Predefined Collection Classes

The FCL provides a reasonably comprehensive set of prebuilt data structures providing concrete implementations of all the interfaces described in this chapter. However, since C# does not yet support generics, the implementations work in terms of the generic object type, which has the same disadvantages (excessive casting, boxing) as the generic IEnumerator interface described earlier. If you prefer more type-safe collection classes, you may use one of these predefined types as a starting point for your own type-safe variant.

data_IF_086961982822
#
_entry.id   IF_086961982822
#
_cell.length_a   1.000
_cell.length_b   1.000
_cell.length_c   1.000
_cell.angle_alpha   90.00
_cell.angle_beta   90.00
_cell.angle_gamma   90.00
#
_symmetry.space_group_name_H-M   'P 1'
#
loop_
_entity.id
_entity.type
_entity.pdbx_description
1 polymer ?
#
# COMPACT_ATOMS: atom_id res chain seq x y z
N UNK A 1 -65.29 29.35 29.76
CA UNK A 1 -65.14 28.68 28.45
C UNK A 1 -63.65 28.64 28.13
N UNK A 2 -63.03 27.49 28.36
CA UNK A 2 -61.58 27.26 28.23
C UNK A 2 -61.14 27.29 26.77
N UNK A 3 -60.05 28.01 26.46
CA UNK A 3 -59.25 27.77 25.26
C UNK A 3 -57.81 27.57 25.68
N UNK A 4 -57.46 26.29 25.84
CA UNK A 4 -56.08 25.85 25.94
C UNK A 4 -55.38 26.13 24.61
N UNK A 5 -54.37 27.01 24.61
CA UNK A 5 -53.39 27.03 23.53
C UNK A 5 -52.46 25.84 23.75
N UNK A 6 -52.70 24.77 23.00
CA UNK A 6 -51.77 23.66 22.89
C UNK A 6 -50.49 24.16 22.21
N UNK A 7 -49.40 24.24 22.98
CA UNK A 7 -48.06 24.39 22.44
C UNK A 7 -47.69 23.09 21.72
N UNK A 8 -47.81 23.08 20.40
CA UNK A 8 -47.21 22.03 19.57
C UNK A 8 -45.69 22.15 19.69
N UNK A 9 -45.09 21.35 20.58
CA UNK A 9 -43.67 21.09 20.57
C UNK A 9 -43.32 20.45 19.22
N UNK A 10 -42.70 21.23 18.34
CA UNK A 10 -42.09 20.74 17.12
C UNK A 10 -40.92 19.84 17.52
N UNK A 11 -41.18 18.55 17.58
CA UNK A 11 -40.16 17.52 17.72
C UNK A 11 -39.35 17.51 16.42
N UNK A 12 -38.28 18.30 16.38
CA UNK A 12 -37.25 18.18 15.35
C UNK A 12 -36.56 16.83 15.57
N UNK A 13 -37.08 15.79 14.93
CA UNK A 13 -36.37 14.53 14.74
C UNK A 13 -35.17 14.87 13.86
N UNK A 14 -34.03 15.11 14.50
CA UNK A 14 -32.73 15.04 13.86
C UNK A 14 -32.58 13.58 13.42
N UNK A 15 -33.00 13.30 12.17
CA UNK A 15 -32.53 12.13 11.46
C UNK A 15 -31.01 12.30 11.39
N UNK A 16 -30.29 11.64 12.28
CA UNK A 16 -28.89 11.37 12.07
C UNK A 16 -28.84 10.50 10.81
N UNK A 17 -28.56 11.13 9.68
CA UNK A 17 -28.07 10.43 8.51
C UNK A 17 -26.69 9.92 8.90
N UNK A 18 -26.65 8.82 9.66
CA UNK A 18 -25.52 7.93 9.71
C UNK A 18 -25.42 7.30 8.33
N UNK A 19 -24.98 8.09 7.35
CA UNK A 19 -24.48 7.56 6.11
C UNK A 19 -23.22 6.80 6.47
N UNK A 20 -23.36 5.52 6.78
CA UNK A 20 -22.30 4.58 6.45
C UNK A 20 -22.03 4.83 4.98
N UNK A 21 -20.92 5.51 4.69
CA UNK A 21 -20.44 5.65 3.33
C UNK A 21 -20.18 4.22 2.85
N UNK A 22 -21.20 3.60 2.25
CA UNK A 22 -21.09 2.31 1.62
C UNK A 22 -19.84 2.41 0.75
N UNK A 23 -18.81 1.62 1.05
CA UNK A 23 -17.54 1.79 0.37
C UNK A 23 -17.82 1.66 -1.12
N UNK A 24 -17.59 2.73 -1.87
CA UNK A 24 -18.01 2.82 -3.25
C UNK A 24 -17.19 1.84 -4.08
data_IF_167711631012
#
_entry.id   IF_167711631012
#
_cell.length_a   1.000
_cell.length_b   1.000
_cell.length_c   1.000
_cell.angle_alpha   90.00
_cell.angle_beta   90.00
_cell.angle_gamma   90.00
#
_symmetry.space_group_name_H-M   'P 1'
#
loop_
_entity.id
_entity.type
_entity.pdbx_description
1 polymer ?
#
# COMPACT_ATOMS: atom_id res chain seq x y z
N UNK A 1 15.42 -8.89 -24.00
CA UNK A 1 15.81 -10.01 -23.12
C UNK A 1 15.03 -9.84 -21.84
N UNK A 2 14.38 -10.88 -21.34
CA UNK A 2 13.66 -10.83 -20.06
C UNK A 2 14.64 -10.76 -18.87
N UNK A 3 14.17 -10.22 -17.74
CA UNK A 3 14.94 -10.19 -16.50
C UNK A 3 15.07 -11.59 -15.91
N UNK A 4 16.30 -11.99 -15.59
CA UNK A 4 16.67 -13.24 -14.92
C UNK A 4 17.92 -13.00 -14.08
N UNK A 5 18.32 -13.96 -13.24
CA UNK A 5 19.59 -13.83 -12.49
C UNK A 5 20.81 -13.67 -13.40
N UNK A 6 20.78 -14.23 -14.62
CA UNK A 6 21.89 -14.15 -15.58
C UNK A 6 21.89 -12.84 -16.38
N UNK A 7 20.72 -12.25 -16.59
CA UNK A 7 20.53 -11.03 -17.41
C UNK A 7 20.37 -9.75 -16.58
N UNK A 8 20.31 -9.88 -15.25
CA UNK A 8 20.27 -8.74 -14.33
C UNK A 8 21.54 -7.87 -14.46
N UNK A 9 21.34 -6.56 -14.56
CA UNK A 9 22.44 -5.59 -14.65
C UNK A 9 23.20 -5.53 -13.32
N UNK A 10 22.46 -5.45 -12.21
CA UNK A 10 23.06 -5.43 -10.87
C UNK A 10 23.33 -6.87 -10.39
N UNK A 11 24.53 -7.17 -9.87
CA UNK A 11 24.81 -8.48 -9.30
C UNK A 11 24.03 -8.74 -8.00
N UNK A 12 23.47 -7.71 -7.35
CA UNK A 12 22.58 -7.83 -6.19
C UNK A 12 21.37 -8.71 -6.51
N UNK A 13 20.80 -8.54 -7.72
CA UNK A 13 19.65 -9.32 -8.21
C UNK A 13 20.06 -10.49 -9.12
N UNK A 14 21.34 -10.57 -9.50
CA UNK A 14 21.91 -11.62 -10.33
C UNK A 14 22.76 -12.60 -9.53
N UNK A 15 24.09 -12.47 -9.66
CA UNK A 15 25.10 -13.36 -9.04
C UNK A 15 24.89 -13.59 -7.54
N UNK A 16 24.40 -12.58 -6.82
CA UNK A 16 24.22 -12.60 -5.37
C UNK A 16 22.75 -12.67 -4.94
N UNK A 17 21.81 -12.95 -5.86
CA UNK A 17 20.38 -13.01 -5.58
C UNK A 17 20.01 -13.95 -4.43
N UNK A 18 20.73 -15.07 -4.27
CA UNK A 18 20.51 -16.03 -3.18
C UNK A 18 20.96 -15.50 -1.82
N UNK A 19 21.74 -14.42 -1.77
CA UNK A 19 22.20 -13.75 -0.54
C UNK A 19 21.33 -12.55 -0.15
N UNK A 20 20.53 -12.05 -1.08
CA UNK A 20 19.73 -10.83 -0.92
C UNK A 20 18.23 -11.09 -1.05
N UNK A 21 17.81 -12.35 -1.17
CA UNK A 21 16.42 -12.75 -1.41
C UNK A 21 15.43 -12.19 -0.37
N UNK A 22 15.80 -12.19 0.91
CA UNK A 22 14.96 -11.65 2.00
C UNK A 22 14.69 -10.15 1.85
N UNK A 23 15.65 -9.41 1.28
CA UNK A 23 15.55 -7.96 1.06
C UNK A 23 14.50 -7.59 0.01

The Array Class

The Array class is the canonical aggregate data structure in the FCL, representing a fixed-size array of object references of uniform type. Since the Array data structure is fundamental, the C# language provides explicit array declaration and initialization syntax (for more details, see Chapter 2 and Chapter 3). The storage for the array is allocated on the GC heap at the time a class is instantiated, and cannot change (see the ArrayList class for a growable array-like data structure). The Array class implements ICollection, IList, and IEnumerable, so arrays can be treated as lists, generic cloneable collections, or sets of elements that can be enumerated. In addition, the Array class supports sorting and searching of the array. Sorting of the array is often accomplished by delegating to IComparable implementations on the contained elements, which requires that you implement IComparable on types that are intended ...

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